Thursday, March 12, 2009

Invitation welcomes folks to old trail

I was surprised to see this note in the latest Woodhall Wine Cellars e-letter about the Mason-Dixon Wine Trail. A trail that includes four wineries in Pennsylvania and four in Maryland, the activities sort of died on the vine the past couple of years. And it didn't seem there would be much chance of reviving it. Now comes this invitiation to pay $1 for a passport and visit each of the wineries. Carl Helrich, of Allegro Vineyards in southcentral Pennsylvania, wrote me this morning saying that the wineries are trying to revive the trail. "We had a meeting a couple weeks ago in which everyone attended and we talked about events," he wrote in an e-mail. "The website will probably show updates soon, I would think."

Helrich said that Rose Fiore of Fiore Winery in Pylesville, Md., and and Lynne Basignani of Basignani Winery in Sparks, Md., are in charge of the effort.

Anyway, from Deb Morris at Woodhall:

"One of the great joys of wine is the number of different flavors and styles that one can experience at a winetasting. Multiply that by eight and you now understand why exploring the Mason-Dixon Wine Trail is so much fun. Four Maryland wineries (Woodhall Wine Cellars, Basignani Winery, Boordy Vineyards and Fiore Winery) and four Pennsylvania wineries (Adams County Winery, Allegro Vineyards, Naylor Wine Cellars and Seven Valleys Vineyard and Winery) comprise the Trail. Start at any one of the wineries by buying a Passport for $1, and when you have visited all eight you will receive a wine trail gift and a membership card which entitles you to a ten percent discount from the wineries of the Trail for a two year period. Along the way, buy four bottles of wine at any member winery and receive a winery tasting glass free.

"The Wine Trail sponsors special weekends throughout the year for passport holders and members. During the last weekend in April and the first weekend in May, all member wineries will be serving a food featuring a different herb and passport holders and members of the Trail will receive a plant of the same herb.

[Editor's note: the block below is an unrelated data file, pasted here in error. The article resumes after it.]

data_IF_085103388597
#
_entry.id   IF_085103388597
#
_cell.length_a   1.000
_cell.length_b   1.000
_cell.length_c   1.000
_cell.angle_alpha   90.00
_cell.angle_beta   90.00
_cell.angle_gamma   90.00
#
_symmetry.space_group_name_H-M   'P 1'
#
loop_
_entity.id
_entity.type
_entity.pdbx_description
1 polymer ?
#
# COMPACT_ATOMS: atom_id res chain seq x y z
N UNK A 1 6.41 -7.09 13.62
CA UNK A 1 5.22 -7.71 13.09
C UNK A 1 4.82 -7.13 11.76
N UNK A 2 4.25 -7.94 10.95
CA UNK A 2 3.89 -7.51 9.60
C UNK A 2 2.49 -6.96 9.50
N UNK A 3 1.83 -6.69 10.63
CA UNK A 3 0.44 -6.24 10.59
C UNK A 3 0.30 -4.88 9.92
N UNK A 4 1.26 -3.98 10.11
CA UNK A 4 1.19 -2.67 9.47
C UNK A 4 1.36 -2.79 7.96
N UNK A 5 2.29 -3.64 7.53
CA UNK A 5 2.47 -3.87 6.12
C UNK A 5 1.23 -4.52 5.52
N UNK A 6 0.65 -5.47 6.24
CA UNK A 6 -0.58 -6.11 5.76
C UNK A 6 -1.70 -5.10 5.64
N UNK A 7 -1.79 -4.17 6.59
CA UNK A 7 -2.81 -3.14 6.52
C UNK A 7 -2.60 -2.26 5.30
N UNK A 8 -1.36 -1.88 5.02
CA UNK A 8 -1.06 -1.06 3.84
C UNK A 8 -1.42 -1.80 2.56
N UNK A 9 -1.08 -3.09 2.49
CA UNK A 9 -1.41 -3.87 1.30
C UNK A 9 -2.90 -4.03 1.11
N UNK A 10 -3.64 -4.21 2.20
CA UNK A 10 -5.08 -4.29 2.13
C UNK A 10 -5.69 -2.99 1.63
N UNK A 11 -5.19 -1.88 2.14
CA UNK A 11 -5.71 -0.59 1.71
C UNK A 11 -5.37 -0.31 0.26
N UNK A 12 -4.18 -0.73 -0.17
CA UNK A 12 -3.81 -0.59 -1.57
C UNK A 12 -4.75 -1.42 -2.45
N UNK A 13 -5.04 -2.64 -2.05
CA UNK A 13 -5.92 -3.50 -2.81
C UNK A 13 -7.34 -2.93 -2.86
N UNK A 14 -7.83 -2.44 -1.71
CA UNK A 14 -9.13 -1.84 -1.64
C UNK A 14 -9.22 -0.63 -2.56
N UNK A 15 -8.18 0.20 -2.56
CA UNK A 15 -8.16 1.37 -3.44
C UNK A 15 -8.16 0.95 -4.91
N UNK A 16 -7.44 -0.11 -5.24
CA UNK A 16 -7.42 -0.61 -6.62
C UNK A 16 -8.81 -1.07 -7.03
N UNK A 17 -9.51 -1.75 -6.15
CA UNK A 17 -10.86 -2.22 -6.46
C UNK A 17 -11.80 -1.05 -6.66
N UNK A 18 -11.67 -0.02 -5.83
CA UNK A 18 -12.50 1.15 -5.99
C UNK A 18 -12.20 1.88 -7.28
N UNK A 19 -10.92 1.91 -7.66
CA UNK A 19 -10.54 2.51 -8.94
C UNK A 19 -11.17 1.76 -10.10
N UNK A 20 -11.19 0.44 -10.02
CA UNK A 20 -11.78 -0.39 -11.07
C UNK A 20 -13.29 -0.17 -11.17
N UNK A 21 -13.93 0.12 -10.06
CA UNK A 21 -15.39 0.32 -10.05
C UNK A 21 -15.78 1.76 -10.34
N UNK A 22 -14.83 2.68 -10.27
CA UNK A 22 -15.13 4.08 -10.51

"Why not start your Trail exploration this weekend at Woodhall."

We add Wisdom to our links

Blog roll please.

Wanted to welcome Erica Streisfeld of, who has been producing copy for her blog on bargain wines since last year. Hey, that's when I started, too. And that's not all we have in common. Living around Harrisburg, she is part of the community and, from what I can tell, a fan of some of the wines that I've bought at the local state stores.

Eric, welcome. Readers. Check out her site.

At Moon Dancer, it's all ahead full

After two months of laying low -- well, let's say it was quiet than normal -- activities at Moon Dancer Vineyards & Winery in Wrightsville, Pa., have started to pick up. Owner/winermaker Jim Miller said the other day by phone that after a two-month break the Friday nigth music has started again. That kicks off the normal weekends at what you could call the "perch on the Susquehanna," with music resuming Saturday and Sunday, both from 2 to 5 p.m. The various holiday festivals start Memorial Day weekend with a summer concert jazz party. Currently they're in the middle of Tour de Tanks, the monthlong passport event for the Uncork York wine trail. Miller said they welcomes about 150 people tothe winery both Saturday and Sunday of the first weekend. "We really had a nice crowd," he said. :It was every bit as good if not better than last year."

He said his 2006 Shiraz was recently released, and the supplies of some of those listed as sold out on his Web site has been refreshed. That's going for $23 a bottle.

Meanwhile, work should commence on a couple of projects this summer. Miller said he's hoping to finish off the room beneath the tasting room to accommodate private events. "We're getting a lot of interest in people doing private events here," he said. "We need additional space for that."

He'll also get rolling on a partnership in the Reading area, not far from the Body Zone! that one can see while driving along Route 222. They'll open a second winery there as part of a project, Miller said his priorioty this spring is to choose the vines to plant and then get them in the soil. At this point he's talking about Merlot, Malbec, Cabernet and perhaps Sauvignon Blanc. You'll read more about the development as time passes.

Mt. Felix Web site adds some bells, whistles

The Manor Home at Mt. Felix Estate, taken off the Web site.

Have written before about the benefits of having an updated Web site and how the qualify of the sites among wineries in this region ranges from unsatisfactory to exemplary. Some haven't changed their sites in the year that I've been posting; no doubt they are the same ones who get quiet on the other end of the line when I mention the word blog? No, sir, that has nothing to do with cranberries. Check with you next decade.

One that has taken a step forward is the Mt Felix Estate Vineyard & Winery in Havre de Grace, Md. There are 20 entry points, a mix of text and photos about the winery and the area that its situated in, overlooking the Susquehanna River and Chesapeake Bay. This is another one of those "savor the view" wineries in the region, a la Moon Dancer and Hauser Estate in Pennsylvania. There are also photos of the villa, snapshots of parts of its 9,000-plus square feet and 11 fireplaces. There are notes on the seven wines that Mary and Peter Ianniello currently make. Some wineries post their prices; Mt. Felix chooses not to. But it does offer a blog, an entity that more wineries are adding to their sites, and photos of the vineyard. All in all, a step ahead for what's really a winery in its infancy, less than a year old.